Archived from groups: rec.games.int-fiction (More info?)

thornley@visi.com (David Thornley) writes:

> In article <86vf7l9izj.fsf@fw.skeleton.org>,
> Jeff Mitchell <skeezix@fw.skeleton.org> wrote:
> >
> > Feelies were always fun of course, but I wonder now how many were
> >used as copy protection or information versus just niftyness; the peril
> >sensitive sunglasses and miniature space fleet add to the sumersion and
> >sense of odd fun that HHGttG is but weren't required. Back in the day
> >games often had word lookups in manuals but I'm not sure if IF ever did
> >that.
> >
> Infocom did frequently, particularly later on. Let's go through the 20
> in the Lost Treasures of Infocom and see:

There is a lot here in your list; rather disheartening in the sense
these aren't just "pick up and play" then. (ie: I've got the Masterpieces,
so just copy all the DAT files over to my phone and fiddle with the games
there. Obviously one must be wary which ones are usable in this way.. running
into a roadblock while on the road somewhere would be most annoying :)  I
suppose there must be a PDF on the CD with scans but I've not looked that far
in years :) 

> Sorcerer: The infotater is necessary to get the combination of (IIRC)
> trunk in the cellar.

Gah!

> Spellbreaker: You need information from the trading cards included at
> one point in the game.

Gah!

> Deadline, Witness, Suspect: Don't remember

These are the ones I'd expect .. ie: Detective genre, so why not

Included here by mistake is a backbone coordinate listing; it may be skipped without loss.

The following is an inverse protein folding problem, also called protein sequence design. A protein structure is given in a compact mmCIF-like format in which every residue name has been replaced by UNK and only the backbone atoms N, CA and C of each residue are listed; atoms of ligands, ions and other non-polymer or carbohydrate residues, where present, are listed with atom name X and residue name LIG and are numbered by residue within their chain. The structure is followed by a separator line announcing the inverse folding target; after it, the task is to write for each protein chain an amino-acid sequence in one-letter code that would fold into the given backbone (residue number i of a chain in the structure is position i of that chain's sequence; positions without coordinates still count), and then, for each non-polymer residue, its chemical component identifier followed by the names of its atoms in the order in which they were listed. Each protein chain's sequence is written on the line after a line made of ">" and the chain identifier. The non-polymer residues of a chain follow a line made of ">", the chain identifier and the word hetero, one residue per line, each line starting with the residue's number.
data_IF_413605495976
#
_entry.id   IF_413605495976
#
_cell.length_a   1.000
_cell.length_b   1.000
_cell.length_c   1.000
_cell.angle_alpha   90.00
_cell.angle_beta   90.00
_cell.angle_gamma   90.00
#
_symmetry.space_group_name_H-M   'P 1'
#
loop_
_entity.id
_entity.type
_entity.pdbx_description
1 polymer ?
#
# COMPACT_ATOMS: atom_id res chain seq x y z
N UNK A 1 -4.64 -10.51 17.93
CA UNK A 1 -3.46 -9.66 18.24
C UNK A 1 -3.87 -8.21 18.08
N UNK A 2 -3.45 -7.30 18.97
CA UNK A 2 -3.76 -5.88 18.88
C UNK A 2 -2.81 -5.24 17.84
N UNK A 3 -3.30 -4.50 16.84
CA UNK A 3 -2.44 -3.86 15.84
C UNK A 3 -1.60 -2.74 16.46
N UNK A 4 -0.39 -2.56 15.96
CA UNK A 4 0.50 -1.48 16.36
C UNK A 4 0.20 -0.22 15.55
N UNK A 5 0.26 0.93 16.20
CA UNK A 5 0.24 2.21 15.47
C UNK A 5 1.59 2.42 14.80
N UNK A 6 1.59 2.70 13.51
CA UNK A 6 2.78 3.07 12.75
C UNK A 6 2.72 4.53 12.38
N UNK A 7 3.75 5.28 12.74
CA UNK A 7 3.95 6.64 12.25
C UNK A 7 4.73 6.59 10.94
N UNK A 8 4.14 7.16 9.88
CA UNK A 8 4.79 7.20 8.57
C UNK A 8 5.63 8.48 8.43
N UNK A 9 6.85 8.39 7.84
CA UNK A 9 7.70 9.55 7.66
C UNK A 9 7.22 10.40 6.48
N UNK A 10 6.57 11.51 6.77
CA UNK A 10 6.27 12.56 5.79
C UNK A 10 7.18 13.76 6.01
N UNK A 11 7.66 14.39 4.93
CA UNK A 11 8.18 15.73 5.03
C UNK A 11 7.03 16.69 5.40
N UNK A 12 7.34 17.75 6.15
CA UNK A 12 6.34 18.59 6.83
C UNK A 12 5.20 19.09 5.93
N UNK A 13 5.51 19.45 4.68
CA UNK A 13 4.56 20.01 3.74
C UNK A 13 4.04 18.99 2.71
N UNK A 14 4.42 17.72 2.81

have the player dig through some goodies. Seams almost needed :) 

> Lurking Horror: You can't get far into the game without logging in,
> and your user name and password are in the feelies.

Gah!

> Ballyhoo: There is information in the feelies that you're going to need,
> such as some circus lingo and an advertisement.

Gah!

> Moonmist: Don't remember, but IIRC the room descriptions were incomplete.

I think it was meant to be unplayable without the manual. Given
reliance on text, this is almost criminal.. I'd have returned it back in the
day.

> Starcross: You need a destination at the start of the game, meaning you
> need to look something up on the map provided.

Gah!

> Suspended: Unique way of interacting with the game by means of robots,
> and map.

Is the map needed? Fiddling with Poet is cute :) 

> Planetfall: Don't remember

I hope not.. I'm part way through on my phone ;) 

> Stationfall: Wasn't there a destination you needed to read?

Gah!

> HHGG: Don't remember

Don't think so; I've nearly completed this (I think).

> Zork Zero: There was an item with very important background information.

Gah!

> So, lots.

Sounds like a minefield .. almost half should be avoided unless
you're certain you've got everything handy. Wow.

jeff

--
--
"Have you played Atari today?"
Anonymous
March 21, 2005 9:10:48 PM

Archived from groups: rec.games.int-fiction (More info?)